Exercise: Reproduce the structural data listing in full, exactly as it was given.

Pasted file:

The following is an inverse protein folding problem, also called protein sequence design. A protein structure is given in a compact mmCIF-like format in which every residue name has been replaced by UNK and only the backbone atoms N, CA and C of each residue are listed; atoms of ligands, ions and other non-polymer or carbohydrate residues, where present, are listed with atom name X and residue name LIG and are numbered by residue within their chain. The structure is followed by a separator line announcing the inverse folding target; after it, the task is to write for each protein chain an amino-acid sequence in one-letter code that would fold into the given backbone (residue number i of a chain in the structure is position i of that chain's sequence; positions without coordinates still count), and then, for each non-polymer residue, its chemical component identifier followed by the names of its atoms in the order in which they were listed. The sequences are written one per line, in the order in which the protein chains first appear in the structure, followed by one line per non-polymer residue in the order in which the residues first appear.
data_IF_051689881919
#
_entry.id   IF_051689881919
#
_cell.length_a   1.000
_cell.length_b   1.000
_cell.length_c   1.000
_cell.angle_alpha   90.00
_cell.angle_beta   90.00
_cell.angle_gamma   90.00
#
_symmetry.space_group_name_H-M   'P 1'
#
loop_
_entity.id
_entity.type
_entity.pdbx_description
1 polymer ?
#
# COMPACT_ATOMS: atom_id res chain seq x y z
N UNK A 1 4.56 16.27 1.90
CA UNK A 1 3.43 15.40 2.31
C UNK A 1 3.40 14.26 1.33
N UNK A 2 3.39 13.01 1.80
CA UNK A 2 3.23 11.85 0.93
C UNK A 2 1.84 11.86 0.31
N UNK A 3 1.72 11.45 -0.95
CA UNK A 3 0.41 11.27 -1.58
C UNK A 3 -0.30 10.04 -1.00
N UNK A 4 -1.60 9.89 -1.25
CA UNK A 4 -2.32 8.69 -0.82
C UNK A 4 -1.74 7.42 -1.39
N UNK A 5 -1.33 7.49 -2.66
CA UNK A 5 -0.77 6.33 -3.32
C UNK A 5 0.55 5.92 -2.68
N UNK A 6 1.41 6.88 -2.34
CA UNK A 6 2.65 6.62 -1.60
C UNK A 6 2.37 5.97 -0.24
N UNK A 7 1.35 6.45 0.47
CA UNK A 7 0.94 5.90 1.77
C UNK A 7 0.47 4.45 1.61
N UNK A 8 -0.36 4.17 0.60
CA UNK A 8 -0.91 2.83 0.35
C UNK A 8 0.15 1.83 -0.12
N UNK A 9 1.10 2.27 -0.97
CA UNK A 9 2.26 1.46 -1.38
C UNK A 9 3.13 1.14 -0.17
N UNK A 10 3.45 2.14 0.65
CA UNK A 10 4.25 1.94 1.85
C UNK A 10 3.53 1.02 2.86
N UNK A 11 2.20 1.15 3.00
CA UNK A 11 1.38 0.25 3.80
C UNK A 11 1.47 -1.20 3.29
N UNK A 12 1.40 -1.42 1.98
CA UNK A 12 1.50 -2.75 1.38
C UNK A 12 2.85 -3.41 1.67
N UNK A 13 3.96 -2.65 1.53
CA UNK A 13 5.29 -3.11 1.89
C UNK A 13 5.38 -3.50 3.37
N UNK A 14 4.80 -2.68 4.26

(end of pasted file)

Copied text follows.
The following is an inverse protein folding problem, also called protein sequence design. A protein structure is given in a compact mmCIF-like format in which every residue name has been replaced by UNK and only the backbone atoms N, CA and C of each residue are listed; atoms of ligands, ions and other non-polymer or carbohydrate residues, where present, are listed with atom name X and residue name LIG and are numbered by residue within their chain. The structure is followed by a separator line announcing the inverse folding target; after it, the task is to write for each protein chain an amino-acid sequence in one-letter code that would fold into the given backbone (residue number i of a chain in the structure is position i of that chain's sequence; positions without coordinates still count), and then, for each non-polymer residue, its chemical component identifier followed by the names of its atoms in the order in which they were listed. The sequences are written one per line, in the order in which the protein chains first appear in the structure, followed by one line per non-polymer residue in the order in which the residues first appear.
data_IF_051689881919
#
_entry.id   IF_051689881919
#
_cell.length_a   1.000
_cell.length_b   1.000
_cell.length_c   1.000
_cell.angle_alpha   90.00
_cell.angle_beta   90.00
_cell.angle_gamma   90.00
#
_symmetry.space_group_name_H-M   'P 1'
#
loop_
_entity.id
_entity.type
_entity.pdbx_description
1 polymer ?
#
# COMPACT_ATOMS: atom_id res chain seq x y z
N UNK A 1 4.56 16.27 1.90
CA UNK A 1 3.43 15.40 2.31
C UNK A 1 3.40 14.26 1.33
N UNK A 2 3.39 13.01 1.80
CA UNK A 2 3.23 11.85 0.93
C UNK A 2 1.84 11.86 0.31
N UNK A 3 1.72 11.45 -0.95
CA UNK A 3 0.41 11.27 -1.58
C UNK A 3 -0.30 10.04 -1.00
N UNK A 4 -1.60 9.89 -1.25
CA UNK A 4 -2.32 8.69 -0.82
C UNK A 4 -1.74 7.42 -1.39
N UNK A 5 -1.33 7.49 -2.66
CA UNK A 5 -0.77 6.33 -3.32
C UNK A 5 0.55 5.92 -2.68
N UNK A 6 1.41 6.88 -2.34
CA UNK A 6 2.65 6.62 -1.60
C UNK A 6 2.37 5.97 -0.24
N UNK A 7 1.35 6.45 0.47
CA UNK A 7 0.94 5.90 1.77
C UNK A 7 0.47 4.45 1.61
N UNK A 8 -0.36 4.17 0.60
CA UNK A 8 -0.91 2.83 0.35
C UNK A 8 0.15 1.83 -0.12
N UNK A 9 1.10 2.27 -0.97
CA UNK A 9 2.26 1.46 -1.38
C UNK A 9 3.13 1.14 -0.17
N UNK A 10 3.45 2.14 0.65
CA UNK A 10 4.25 1.94 1.85
C UNK A 10 3.53 1.02 2.86
N UNK A 11 2.20 1.15 3.00
CA UNK A 11 1.38 0.25 3.80
C UNK A 11 1.47 -1.20 3.29
N UNK A 12 1.40 -1.42 1.98
CA UNK A 12 1.50 -2.75 1.38
C UNK A 12 2.85 -3.41 1.67
N UNK A 13 3.96 -2.65 1.53
CA UNK A 13 5.29 -3.11 1.89
C UNK A 13 5.38 -3.50 3.37
N UNK A 14 4.80 -2.68 4.26